Cellular plasticity in response to suppression of storage proteins in the Brassica napus embryo
Rolletschek, Hardy et al. (2020), Cellular plasticity in response to suppression of storage proteins in the Brassica napus embryo, Dryad, Dataset, https://doi.org/10.5061/dryad.dbrv15dz0
The trade-off between protein and oil storage in oilseed crops has been tested here in oilseed rape (Brassica napus) by analyzing the effect of suppressing key genes encoding protein storage products (napin, cruciferin). The phenotypic outcomes were assessed using nuclear magnetic resonance and mass spectrometry imaging, microscopy, transcriptomics, proteomics, metabolomics, lipidomics, immunological assays as well as by flux balance analysis. Surprisingly, the profile of storage products was only moderately changed in RNAi transgenics. However, embryonic cells had undergone remarkable architectural rearrangements. The suppression of storage proteins led to the elaboration of membrane stacks enriched with oleosin (6-fold higher protein abundance) and novel ER morphology. Protein rebalancing, and amino acid metabolism were focal points of the metabolic adjustments to maintain embryonic carbon/nitrogen homeostasis. Flux balance analysis indicated a rather minor additional demand for cofactors (ATP, NADPH). The conclusion was that cellular plasticity in seeds protects against perturbations to its storage capabilities, and hence contributes materially to homeostasis. The study provides novel mechanistic insights into the intriguing link between lipid and protein storage, which have implications for biotechnological strategies directed at the improvement of oilseed crops.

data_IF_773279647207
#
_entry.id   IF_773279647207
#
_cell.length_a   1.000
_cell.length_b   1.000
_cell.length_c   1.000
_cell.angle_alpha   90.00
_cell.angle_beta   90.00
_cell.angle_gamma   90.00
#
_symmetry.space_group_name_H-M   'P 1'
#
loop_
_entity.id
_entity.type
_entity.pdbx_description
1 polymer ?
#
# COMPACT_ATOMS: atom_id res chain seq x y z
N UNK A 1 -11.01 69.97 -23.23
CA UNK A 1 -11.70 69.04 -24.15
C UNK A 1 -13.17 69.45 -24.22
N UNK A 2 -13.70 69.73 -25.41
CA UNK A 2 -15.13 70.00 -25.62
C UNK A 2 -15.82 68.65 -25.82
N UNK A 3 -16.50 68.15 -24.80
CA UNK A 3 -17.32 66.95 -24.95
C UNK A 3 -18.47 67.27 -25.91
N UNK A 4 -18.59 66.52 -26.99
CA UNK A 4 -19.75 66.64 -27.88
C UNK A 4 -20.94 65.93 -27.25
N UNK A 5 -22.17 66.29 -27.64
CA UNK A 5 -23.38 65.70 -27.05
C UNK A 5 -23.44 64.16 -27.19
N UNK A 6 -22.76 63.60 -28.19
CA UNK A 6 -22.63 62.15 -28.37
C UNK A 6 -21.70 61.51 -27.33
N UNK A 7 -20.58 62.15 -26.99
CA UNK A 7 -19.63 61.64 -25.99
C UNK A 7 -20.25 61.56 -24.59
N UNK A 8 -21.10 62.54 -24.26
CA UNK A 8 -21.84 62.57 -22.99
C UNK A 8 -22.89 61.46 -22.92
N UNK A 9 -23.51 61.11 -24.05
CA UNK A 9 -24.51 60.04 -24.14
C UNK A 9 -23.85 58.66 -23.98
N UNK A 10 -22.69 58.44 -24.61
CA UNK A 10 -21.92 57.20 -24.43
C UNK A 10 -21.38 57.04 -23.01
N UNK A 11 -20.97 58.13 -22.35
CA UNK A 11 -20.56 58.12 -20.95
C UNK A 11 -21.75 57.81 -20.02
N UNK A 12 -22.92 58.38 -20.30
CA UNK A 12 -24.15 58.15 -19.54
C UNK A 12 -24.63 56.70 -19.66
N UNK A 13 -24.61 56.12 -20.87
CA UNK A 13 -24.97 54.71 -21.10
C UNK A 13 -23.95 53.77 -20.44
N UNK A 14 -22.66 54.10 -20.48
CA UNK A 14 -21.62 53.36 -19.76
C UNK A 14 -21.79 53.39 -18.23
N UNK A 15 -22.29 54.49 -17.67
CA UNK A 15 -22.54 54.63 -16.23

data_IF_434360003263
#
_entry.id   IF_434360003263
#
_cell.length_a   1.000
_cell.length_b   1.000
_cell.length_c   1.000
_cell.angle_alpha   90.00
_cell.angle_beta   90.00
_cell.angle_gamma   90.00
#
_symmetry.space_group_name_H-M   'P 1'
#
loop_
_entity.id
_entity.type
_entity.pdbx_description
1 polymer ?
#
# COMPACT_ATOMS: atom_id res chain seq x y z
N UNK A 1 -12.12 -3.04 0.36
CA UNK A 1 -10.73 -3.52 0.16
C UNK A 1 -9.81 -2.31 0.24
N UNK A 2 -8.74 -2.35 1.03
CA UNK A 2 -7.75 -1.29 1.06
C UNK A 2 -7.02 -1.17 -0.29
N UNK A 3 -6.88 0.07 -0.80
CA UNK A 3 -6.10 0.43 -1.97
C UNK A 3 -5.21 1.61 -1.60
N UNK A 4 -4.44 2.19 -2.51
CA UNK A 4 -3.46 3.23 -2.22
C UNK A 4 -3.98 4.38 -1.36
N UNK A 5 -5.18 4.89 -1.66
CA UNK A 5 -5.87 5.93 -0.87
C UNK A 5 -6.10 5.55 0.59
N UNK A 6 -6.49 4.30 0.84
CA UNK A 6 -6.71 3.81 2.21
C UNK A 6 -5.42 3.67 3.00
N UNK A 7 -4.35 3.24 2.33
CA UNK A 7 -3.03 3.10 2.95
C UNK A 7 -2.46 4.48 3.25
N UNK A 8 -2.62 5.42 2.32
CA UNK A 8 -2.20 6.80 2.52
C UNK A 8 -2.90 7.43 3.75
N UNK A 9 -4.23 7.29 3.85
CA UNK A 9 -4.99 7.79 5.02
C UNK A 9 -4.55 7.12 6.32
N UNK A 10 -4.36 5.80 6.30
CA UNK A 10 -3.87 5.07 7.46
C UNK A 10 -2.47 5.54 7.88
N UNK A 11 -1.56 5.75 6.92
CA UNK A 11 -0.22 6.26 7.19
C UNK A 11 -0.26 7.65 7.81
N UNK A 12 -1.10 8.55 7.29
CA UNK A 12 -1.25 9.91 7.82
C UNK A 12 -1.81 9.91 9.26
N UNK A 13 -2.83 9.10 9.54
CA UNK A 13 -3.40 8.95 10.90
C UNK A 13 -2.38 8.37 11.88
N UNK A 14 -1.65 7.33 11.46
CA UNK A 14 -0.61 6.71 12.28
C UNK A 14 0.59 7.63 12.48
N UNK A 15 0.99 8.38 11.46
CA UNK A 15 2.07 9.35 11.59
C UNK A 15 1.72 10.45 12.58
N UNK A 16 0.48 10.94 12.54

Proteomics, metabolomics, RNA-sequencing, Magnetic resonance imaging, MALDI
U.S. Department of Energy, Award: DE-SC0012704
U.S. Department of Energy, Award: DE-SC0016536
Deutsche Forschungsgemeinschaft, Award: 223207907
Deutsche Forschungsgemeinschaft, Award: 397750294